Reviews of affordable whiskies with some entertaining tales along the way…
BenRiach and the crash…
BenRiach Distillery was established in 1898 on land adjacent to the Longmorn Distillery in Speyside. The timing of its opening could hardly have been worse, however. After just two years of producing spirit, the distillery fell victim to cataclysmic events that shook the Scotch whisky industry to its core.
In 1887, brothers Walter and Robert Pattison began blending their own whiskies as part of a successful wholesale business in Edinburgh. Scotch was in great demand and the newly formed Pattison’s Ltd found great success in the emerging market, investing in distilleries like Glenfarclas, Aultmore and Oban.
The brothers became known for their flamboyant and lavish lifestyle. Their offices were clad and marble and the pair split their time between spacious townhouse accommodation and grand country retreats. In their heyday, they employed more than 150 salesmen and developed some revolutionary tactics when it came to marketing. One story claims they sent 500 parrots, trained to say “Buy Pattison’s Whisky”, to their stockists. The company’s advertising bill for 1898 alone was a staggering £60,000.
However, much of the Pattison success had been built on credit, loaned by over-enthusiastic banks during the whisky boom-time. The moment the industry suffered a slight downturn, the lenders started to call in their debts, shining a spotlight on the shaky business practices of the Pattisons and exposing some very dodgy dealings. Inevitably, the company collapsed, leaving debts of £743,000 and creating a tidal wave of a knock-on effect that would have wide reaching consequences.
Robert Pattison was jailed for 18 months for fraud and embezzlement while his brother Walter, was put away for 9. The Pattison’s Whisky brand disappeared forever and left the whisky landscape vastly changed. Giants like the Distillers Company Ltd (DCL) were able to ride out the worst of things and even snapped up Pattison assets at bargain prices, which left them in a strengthened position when the dust finally settled. DCL, of course, eventually became the global drinks behemoth that is Diageo. Others weren’t so fortunate…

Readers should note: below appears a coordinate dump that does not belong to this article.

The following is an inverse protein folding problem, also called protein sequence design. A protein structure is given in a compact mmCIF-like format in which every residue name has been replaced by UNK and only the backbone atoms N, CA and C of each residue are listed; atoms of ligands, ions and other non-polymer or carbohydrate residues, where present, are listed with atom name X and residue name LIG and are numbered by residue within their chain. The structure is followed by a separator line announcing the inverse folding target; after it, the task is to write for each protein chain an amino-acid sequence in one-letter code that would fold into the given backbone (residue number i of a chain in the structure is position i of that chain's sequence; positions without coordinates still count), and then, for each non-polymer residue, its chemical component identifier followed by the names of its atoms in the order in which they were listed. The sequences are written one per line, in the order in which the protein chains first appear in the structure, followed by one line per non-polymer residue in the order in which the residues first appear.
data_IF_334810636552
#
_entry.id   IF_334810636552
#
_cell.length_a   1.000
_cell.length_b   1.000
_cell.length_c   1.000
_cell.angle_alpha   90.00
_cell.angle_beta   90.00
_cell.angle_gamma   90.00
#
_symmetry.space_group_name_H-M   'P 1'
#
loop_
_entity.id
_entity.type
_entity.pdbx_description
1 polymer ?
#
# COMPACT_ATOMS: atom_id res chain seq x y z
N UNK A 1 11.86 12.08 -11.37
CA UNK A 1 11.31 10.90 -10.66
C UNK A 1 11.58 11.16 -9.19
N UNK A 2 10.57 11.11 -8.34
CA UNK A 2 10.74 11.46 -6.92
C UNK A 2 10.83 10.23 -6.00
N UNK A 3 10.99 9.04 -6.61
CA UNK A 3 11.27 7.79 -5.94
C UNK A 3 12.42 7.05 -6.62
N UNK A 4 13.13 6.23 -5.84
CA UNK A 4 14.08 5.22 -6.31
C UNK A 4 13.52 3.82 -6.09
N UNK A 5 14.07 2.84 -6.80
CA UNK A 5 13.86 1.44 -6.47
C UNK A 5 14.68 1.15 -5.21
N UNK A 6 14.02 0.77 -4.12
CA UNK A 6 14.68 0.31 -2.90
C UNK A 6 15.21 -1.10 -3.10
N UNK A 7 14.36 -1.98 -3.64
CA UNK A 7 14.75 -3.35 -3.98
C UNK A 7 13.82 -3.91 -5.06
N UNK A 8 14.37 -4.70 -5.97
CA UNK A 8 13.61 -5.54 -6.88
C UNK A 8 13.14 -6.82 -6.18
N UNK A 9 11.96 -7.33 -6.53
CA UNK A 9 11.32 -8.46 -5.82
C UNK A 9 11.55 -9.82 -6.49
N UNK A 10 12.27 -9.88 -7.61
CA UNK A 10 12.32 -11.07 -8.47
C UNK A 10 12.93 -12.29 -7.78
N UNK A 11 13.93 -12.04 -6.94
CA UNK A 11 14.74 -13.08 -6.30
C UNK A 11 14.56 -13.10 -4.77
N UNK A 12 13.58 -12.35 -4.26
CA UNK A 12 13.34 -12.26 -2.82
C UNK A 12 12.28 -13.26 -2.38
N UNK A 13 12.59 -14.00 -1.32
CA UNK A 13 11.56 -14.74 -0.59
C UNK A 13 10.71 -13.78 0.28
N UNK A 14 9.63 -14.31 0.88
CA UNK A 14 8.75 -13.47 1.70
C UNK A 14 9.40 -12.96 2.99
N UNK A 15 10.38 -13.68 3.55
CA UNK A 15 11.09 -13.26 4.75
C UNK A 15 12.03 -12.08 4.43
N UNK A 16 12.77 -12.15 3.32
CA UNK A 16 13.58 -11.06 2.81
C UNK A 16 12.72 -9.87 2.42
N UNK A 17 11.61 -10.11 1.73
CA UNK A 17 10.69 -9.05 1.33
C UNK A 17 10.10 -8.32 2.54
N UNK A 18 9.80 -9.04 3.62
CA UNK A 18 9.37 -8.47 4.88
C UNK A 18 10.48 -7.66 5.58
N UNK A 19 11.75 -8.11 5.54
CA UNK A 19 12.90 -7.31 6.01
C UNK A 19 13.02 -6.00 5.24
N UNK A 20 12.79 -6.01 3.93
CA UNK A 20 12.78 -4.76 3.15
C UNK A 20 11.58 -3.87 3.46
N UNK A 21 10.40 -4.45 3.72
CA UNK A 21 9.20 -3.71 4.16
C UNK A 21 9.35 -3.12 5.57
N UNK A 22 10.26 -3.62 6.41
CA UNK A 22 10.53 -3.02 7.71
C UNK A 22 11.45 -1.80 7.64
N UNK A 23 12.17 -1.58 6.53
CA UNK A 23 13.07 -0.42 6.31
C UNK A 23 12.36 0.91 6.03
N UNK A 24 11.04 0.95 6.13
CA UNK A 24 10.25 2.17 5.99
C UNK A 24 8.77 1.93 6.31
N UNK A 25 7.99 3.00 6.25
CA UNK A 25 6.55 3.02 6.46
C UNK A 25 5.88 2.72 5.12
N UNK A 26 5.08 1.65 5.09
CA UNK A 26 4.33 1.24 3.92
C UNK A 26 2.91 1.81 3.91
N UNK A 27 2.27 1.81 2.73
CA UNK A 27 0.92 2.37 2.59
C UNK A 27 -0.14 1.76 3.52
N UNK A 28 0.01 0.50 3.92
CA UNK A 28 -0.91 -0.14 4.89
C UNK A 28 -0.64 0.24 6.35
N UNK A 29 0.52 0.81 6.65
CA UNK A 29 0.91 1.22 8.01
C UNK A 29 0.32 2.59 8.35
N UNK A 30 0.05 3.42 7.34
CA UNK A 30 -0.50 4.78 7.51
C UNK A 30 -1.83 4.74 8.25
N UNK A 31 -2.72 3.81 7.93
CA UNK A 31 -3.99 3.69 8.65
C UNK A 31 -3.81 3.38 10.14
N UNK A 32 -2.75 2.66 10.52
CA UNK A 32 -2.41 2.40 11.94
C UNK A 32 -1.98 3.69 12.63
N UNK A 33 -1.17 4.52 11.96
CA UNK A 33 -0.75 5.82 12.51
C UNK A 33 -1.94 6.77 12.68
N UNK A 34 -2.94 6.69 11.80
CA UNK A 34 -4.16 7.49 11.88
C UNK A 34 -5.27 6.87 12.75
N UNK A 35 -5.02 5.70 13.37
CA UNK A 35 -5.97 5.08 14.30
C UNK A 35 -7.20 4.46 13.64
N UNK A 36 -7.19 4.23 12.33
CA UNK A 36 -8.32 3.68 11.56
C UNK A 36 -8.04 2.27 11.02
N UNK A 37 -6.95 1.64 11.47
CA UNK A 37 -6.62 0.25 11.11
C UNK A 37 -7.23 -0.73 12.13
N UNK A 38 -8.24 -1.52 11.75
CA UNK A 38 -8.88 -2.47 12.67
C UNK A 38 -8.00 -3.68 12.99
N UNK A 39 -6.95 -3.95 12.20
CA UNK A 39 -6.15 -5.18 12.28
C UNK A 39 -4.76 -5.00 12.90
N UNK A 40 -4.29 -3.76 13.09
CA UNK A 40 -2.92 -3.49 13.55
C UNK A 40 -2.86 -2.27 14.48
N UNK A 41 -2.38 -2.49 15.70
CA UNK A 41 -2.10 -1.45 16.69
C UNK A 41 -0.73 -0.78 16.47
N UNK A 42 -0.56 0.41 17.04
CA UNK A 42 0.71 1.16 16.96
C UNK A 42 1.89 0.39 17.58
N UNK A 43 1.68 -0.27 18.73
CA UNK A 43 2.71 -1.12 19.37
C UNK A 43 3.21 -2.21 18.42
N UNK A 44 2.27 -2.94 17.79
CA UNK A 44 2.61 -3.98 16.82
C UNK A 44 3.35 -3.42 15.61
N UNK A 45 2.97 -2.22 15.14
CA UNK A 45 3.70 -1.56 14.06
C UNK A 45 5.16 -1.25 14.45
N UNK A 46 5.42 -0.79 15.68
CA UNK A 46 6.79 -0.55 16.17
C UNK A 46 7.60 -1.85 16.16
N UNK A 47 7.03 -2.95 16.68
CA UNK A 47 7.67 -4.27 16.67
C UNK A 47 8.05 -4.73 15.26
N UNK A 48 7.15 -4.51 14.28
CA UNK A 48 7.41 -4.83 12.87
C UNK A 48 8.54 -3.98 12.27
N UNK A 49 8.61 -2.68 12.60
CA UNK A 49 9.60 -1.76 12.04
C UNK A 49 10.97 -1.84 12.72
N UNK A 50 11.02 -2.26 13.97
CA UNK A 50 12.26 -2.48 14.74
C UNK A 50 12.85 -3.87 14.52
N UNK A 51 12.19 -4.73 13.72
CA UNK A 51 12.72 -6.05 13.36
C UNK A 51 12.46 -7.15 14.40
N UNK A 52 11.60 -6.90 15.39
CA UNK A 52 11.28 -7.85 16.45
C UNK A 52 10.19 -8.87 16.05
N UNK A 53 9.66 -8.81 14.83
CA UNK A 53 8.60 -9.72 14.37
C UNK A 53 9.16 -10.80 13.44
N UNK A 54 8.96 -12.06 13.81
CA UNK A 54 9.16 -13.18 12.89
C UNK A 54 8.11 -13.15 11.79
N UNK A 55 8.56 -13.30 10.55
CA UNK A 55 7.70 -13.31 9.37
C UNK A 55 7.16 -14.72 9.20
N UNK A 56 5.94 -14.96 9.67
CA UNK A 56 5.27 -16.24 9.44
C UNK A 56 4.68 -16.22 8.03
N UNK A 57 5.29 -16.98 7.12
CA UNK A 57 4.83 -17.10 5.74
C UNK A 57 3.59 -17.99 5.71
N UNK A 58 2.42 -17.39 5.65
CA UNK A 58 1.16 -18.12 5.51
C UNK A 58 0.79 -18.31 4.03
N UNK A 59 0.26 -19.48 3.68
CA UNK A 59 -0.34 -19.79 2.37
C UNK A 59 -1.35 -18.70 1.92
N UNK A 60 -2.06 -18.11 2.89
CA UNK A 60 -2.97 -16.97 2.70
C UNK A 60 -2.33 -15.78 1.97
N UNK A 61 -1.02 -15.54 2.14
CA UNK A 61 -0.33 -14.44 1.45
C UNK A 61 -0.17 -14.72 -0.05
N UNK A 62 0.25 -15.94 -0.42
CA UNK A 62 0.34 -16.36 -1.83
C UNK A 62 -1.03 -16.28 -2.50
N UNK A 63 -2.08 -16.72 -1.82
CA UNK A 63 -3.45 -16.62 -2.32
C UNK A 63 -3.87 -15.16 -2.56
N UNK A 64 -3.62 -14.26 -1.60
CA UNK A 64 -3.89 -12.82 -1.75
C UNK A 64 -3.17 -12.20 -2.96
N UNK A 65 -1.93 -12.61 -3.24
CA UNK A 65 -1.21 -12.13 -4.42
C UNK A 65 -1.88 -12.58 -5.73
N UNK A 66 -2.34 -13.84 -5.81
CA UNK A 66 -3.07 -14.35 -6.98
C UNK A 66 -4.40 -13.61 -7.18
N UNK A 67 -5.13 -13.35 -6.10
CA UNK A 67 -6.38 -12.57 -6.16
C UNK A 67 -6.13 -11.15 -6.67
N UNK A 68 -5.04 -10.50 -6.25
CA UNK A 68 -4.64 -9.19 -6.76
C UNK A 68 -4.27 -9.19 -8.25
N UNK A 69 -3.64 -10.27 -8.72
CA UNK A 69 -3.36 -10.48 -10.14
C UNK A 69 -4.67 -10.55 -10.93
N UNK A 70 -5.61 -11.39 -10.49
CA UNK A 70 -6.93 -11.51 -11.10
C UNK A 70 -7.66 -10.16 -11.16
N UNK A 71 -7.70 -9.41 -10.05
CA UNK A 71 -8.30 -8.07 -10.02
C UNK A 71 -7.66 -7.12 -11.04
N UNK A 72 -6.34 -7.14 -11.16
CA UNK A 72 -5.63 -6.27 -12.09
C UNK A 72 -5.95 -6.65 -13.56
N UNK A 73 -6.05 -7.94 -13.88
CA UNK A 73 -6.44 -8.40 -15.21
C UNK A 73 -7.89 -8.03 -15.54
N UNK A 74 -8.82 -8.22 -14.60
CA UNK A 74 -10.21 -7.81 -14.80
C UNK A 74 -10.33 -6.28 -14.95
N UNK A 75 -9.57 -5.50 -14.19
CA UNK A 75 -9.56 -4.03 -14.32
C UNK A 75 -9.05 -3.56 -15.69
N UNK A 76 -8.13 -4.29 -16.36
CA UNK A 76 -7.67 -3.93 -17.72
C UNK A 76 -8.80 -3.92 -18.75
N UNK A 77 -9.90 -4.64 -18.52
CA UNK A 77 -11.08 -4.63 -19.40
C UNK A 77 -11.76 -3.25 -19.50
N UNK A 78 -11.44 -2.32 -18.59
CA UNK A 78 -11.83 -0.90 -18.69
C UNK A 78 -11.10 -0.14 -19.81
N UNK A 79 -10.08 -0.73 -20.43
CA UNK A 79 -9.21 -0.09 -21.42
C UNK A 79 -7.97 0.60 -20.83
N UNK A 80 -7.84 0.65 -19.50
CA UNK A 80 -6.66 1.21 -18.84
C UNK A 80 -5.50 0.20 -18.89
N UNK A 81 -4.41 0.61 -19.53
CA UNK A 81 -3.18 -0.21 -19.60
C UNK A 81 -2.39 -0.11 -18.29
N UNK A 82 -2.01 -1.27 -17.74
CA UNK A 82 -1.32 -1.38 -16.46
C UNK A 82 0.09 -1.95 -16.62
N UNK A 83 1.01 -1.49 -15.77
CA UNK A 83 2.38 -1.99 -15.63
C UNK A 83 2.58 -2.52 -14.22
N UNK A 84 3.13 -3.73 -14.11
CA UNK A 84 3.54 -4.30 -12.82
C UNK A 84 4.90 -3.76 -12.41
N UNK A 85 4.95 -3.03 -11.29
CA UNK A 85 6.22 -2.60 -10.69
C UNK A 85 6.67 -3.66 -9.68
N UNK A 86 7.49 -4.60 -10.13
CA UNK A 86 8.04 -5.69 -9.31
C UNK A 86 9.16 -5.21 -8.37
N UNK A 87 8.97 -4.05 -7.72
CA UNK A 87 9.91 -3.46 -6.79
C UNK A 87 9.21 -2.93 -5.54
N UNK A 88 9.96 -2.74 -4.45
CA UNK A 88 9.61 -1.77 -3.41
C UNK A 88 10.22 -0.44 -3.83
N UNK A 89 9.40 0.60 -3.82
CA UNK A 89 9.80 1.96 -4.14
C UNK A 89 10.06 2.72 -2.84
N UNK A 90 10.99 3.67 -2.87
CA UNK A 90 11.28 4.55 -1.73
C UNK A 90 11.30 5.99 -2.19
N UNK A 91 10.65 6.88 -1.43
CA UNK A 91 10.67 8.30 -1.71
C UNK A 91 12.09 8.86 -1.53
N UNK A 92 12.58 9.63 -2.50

BenRiach Distillery was forced to close in 1900, just 24 months after opening. It remained silent for 65 long years. Only its proximity to Longmorn saved it from complete demolition as the neighbours continued to utilise BenRiach’s malting floor. Then, in 1965, a new whisky boom saw new distilleries being built for the first time in decades and old sites, mothballed for years, were re-opened. Production finally recommenced at BenRiach and the distillery is still going strong today.
Today the distillery is owned by The BenRiach Distillery Company, forming something of a trio with GlenDronach and Glengassaugh.
The whisky produced at BenRiach is in many ways typical of its Speyside region though they have also defied tradition by experimenting with peated malt.
The 12-year-old Sherry Wood is bottled at 46% ABV and usually retails around £35 – £40.
Smell: Sherry trifle, brown sugar, cherries, raisins and orange zest.
Taste: Dark fruit cake. Marzipan. Dark chocolate and caramel. Coffee. Maybe even a wee touch of maple syrup.
Thoughts: It’s natural colour, non-chill-filtered and really quite delicious. For £35? I can’t really argue with that. It’s an excellent sherried Speyside at a fantastic price.
BenRiach has some really typical Speyside characteristics but it also has some chameleon-like features. It can take on different casks and feel like that’s how it’s supposed to be. That’s very much the case here. Maybe not a full-on Sherry bomb but a healthy layer of the fortified wine with a solid Speyside underneath.
*If the whisky reviewed in this article has caught your eye, you can buy it from Master of Malt here. Please be aware that as an affiliate I can be paid a small commission on any purchases you make after following links from my page. The whisky is also available from several other excellent retailers.